Editorials Opinions — 29 November 2011

By now, we all know that Rock Creek is soon going to lose, arguably, its greatest asset. After many decades of not only being a principal, but also being a math teacher, Dennis Post has decided to retire at the end of this year. Post has been teaching a great many years and has been at Rock Creek for 20 years. But while Post is polishing his nine-iron in preparation for a life on the golf course, many of the staff and students are wondering what will become of Rock Creek in his absence.

From a student’s perspective, the change in leadership is more symbolic than anything else. While most students truly will miss Post, they probably do not understand just how much he does for all of us. Post is not just a figurehead; he is a true leader. He comes in every day prepared to do whatever may be necessary to make sure that we all have the best experience possible. Finding a new principal who holds the same passion for this school as Post does will be no easy task. As a senior, I have the right to say I do not have to worry about it all since I will not be here next year. No matter how much I say that, however, I cannot seem to convince myself that it really does not matter. I have attended USD 323 my entire life, and as a result, Rock Creek has become a huge part of my life and with it, Post.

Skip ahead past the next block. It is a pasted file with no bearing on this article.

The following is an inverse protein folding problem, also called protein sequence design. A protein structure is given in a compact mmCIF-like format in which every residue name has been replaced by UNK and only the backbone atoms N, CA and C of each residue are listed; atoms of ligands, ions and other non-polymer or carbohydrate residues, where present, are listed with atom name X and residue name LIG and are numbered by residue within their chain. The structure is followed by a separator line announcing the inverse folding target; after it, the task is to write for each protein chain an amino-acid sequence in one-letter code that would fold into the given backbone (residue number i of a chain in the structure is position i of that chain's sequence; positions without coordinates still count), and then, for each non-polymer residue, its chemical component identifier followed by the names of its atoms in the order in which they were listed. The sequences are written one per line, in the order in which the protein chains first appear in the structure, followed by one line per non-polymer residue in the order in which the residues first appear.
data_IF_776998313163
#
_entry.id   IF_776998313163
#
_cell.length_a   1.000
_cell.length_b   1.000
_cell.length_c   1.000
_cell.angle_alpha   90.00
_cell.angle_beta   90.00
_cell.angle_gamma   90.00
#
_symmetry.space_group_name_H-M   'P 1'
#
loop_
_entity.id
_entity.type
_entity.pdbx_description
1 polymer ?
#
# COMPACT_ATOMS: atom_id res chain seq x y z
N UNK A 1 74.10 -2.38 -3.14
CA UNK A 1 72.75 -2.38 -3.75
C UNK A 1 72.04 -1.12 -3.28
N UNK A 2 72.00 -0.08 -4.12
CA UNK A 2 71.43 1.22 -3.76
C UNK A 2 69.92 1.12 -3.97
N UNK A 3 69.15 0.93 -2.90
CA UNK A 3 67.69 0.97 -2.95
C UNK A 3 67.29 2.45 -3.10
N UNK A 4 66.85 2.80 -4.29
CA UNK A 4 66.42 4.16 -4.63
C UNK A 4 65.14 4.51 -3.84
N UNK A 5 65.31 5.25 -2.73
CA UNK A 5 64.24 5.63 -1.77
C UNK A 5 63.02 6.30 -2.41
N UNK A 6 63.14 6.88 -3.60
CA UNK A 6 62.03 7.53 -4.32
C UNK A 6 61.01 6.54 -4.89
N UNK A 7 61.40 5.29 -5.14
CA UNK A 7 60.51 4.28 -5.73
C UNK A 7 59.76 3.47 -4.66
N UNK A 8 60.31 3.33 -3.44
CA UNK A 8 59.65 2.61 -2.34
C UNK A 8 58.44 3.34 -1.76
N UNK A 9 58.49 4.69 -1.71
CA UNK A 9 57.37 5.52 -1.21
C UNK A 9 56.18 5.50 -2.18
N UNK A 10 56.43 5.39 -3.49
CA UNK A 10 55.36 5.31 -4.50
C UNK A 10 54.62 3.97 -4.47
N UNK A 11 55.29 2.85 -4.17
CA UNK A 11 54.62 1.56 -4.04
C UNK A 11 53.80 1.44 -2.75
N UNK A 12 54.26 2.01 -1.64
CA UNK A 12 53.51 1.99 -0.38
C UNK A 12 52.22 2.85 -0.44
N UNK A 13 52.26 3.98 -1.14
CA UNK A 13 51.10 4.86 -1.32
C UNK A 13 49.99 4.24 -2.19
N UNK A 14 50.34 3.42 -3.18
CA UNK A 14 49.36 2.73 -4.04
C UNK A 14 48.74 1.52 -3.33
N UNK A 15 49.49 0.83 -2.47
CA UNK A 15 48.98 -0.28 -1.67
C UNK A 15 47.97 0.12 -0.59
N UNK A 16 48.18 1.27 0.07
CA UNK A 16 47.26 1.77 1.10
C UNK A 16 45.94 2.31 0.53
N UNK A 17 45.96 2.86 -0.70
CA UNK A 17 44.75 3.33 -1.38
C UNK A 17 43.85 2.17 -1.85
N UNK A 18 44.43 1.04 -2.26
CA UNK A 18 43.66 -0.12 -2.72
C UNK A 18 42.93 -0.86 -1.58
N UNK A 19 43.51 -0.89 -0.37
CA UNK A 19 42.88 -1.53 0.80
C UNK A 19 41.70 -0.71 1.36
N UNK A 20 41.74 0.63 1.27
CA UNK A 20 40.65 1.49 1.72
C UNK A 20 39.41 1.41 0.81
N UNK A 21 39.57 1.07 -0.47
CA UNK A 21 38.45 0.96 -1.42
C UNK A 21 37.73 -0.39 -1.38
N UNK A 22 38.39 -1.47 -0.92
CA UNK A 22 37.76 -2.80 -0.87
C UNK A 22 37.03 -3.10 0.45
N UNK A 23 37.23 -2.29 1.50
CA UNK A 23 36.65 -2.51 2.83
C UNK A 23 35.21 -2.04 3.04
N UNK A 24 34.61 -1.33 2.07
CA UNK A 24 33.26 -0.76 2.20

I could only imagine that whatever fears or concerns we, as students, may have, can only be doubled with the staff. While we will be losing our leader, the staff is also losing their boss. As a rule, a workplace tends to reflect the character of its leader. When Post leaves, the atmosphere that has been around for 20 years will leave with him. It must be incredibly nerve-racking to be left to wonder how much one’s place of employment may change. Staff members are carrying a great burden in all of this, because, like students, they are all losing a friend, but also they are losing a boss. What I think all staff members need to keep in mind is that while Post may be leaving physically, his ideals will remain in place for a long time to come. While it may be true that Rock Creek will certainly change, I am confident Post will still be there for all of us when we need him.

Finally, I have a message for all of the people in charge of finding a replacement for Post. Remember what we are. We are a school, and a school is tasked with cultivating the minds of its students. If the principle is the head of all this work, isn’t it only natural to allow the students to have some input? I was glad to see that there are, in fact, plans to have students both high school and junior high to be on the committee that will end up screening potential candidates. To me, this proves that the board of education really is trying to get the student’s perspectives, which I am sure many of us greatly appreciate.

What everybody needs to keep in mind as we go through this transition is, that while we may be losing a truly amazing leader, if we all work together I am confident that we will all survive this and come out of it stronger than ever before.

By Devin Muir, Newspaper Editor in Chief

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